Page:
This brand brings back memories. It's the first brand of rackets I've ever owned, and it's been with me through my little boy school team days.
The stringer brought in a few models and only this one caught my eye. It's green, so that's quite a surprise. The Pro-Kennex Nano X2 9000 is the top tier of the range available at the stringer, and at first handling you can see why.
The spiral graphite adds to the stiffness of the racket, and it gives off a rather good feel when you hit it, especially when you're playing doubles and like to stand at the net like I do.
However, preliminary playing with the X2 9000 wasn't as satisfactory since the light weight of the racket makes it difficult to clear with.
I've taken more swings with the racket, enough to write a review.
Note. This review is my opinion of the racket from using it in my games. Take this with a pinch of salt since we all play the game differently. I'm here to tell you, in as much accuracy as I can, how my games went with the racket. Comments welcome!
Ok here goes.
Pro-Kennex Nano X2 9000
Est. Dry Weight: 94g (4u)
Grip Size: G5
Balance: Head Heavy
Strings: Yonex BG66 Ultimax @ 25lbs
Before I start, I'd like to add that I've added about 2-3g of lead tape to the 2 and 10 o'clock of the racket.
I recommend this racket for doubles play.
I wrote in the First Impressions that the racket was fast in defense because of the 4U weight. However that was also the reason why it couldn't clear far. I hated not being able to clear far, so I added the lead tape to give it a little push at the back of the court.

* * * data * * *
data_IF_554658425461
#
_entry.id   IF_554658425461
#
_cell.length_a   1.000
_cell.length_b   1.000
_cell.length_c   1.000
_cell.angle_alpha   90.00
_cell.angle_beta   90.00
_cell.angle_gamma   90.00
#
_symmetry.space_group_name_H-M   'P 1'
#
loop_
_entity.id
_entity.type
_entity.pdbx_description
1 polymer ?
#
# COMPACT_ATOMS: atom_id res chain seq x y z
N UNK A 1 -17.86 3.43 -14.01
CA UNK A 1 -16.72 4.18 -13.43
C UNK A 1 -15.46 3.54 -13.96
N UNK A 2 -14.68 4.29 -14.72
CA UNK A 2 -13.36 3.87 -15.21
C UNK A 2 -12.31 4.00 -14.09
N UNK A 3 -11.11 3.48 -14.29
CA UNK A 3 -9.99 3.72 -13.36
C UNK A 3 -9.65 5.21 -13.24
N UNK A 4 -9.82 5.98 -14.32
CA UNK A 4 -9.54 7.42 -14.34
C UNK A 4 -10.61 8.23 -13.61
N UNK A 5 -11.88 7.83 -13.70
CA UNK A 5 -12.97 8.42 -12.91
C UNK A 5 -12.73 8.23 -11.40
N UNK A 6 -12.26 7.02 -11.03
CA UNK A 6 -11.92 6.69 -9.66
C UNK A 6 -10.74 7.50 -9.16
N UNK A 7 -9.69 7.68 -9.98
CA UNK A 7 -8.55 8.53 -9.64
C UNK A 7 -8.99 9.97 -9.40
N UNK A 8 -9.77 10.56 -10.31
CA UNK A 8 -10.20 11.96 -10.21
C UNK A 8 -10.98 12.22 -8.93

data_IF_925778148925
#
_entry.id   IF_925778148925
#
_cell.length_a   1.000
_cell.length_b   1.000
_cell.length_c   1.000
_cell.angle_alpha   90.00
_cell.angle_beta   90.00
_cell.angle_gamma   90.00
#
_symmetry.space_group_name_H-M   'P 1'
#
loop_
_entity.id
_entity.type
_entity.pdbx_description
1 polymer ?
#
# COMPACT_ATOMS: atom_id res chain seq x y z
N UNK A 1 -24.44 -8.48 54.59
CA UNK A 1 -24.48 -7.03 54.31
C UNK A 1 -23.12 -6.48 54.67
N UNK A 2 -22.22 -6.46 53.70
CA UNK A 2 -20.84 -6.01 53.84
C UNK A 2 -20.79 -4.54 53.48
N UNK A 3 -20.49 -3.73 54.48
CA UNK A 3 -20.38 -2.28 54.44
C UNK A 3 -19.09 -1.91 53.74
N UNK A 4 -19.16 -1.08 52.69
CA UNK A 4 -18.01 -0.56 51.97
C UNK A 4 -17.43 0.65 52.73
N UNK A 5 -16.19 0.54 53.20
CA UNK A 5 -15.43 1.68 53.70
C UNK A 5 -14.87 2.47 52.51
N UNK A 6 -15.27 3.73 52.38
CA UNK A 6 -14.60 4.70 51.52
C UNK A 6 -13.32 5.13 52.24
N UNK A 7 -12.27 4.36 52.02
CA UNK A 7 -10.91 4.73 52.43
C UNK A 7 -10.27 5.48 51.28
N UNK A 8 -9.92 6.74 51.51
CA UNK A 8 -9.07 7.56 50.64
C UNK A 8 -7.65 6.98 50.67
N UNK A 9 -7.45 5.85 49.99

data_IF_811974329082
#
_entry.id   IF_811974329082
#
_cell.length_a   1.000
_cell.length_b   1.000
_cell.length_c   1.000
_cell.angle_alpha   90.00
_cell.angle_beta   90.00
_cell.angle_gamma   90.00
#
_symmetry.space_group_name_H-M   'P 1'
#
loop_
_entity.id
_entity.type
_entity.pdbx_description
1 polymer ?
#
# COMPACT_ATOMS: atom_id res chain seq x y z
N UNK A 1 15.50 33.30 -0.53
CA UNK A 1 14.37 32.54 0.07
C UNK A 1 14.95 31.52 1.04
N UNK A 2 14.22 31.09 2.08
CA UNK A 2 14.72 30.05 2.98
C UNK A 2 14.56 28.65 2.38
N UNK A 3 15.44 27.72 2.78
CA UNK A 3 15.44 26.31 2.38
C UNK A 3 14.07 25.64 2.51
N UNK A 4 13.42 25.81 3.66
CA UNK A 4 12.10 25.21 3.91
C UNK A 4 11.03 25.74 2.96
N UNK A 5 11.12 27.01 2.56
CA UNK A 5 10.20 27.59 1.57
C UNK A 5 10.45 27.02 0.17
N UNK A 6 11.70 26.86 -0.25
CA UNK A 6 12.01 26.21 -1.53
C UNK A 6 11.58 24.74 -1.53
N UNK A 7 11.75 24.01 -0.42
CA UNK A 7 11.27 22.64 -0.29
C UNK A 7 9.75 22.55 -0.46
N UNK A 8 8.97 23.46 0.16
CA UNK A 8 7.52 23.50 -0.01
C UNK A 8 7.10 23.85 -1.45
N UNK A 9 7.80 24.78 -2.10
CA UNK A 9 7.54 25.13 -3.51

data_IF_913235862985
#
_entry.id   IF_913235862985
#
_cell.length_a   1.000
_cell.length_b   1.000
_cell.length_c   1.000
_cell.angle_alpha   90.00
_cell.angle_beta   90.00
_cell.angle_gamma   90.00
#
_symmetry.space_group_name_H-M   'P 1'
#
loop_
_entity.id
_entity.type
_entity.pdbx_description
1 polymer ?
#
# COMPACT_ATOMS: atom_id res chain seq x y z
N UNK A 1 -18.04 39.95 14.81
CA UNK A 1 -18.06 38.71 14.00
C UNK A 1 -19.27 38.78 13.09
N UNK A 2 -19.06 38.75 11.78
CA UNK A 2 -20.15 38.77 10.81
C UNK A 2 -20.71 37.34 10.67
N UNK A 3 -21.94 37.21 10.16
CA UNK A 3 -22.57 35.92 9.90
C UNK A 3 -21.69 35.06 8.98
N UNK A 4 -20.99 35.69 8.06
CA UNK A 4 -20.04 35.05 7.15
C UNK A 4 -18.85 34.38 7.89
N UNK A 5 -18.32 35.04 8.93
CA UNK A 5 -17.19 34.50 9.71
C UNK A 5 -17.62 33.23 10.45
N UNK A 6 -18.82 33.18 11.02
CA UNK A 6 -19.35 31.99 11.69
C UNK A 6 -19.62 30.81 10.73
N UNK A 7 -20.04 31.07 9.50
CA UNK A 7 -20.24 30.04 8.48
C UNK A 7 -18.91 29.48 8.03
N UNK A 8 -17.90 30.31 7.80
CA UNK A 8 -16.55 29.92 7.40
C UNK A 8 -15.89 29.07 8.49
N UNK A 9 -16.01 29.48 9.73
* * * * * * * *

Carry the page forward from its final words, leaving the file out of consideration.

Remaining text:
However, this extra weight at the top of the racket was all it too to slow down the defensive swings considerably. The Pro-Kennex Nano X2 900 potentially can shug off attacks and have your oppoennts scrambling around trying to chase their own smashes, but for the duration of my matches with the lead-taped head, it's just at little bit slower, and I couldn't generate enough swing to punch it very far either.
Taking into account the slower speed to raise the racket above my head, the drive defenses also took a beating. Not that it wasn't fast, but I do remember the X2 9000 being a whole lot faster.
If the defense goes down because of the weight of the head, the attack will of course be directly be affected by it. The Pro-Kennex X2 9000 is able to delivery quality smashes down your enemy line.
Although equipped with power wedges at the 2 and 10 o'clock positions, the lead weight did much to help those two along the way. Think of the power wedge as the same as Yonex Voltric's Tri-Voltage weight system.
But the Pro-Kennex Nano X2 9000 really shines when it's at the front of the net, intercepting and getting them check and wrist smashes in. A simple turn of the wrist and the shuttle's on the floor before you know it.
Drive attacks seem to have taken a back seat though, which is a very strange thing for a light weight racket to have. I wasn't able to generate as much threat from my drives. I'd rather smash and drop with this
Speaking of drops, the stiffness of the spiral graphite used to make the shaft adds plenty to control at the front court, if only the lousy shaped racket head didn't get in the way all the time.
Somehow I wasn't able to get as much agility and accuracy from this racket as I would let. the pushes were off to the side, the clears a little too far and the clears just aren't hitting the right spot.
That said, it was rather difficult to get into the game when half the time you're cursing the shuttle for hitting your frame so much. This applies to both the smashes, clears and especially net drops.
Green and black makes a pretty good combination, with the black spiral shaft coiling its way up the sculpture and melting the gloss covering to a matt finishing on the racket. Pro-Kennex showed a nice sense of design with this one.
Pro-Kennex Nano X2 9000
Defense: 7 (w tape), 9 (w/o)
Attack: 8 (w tape), 7 (w/o)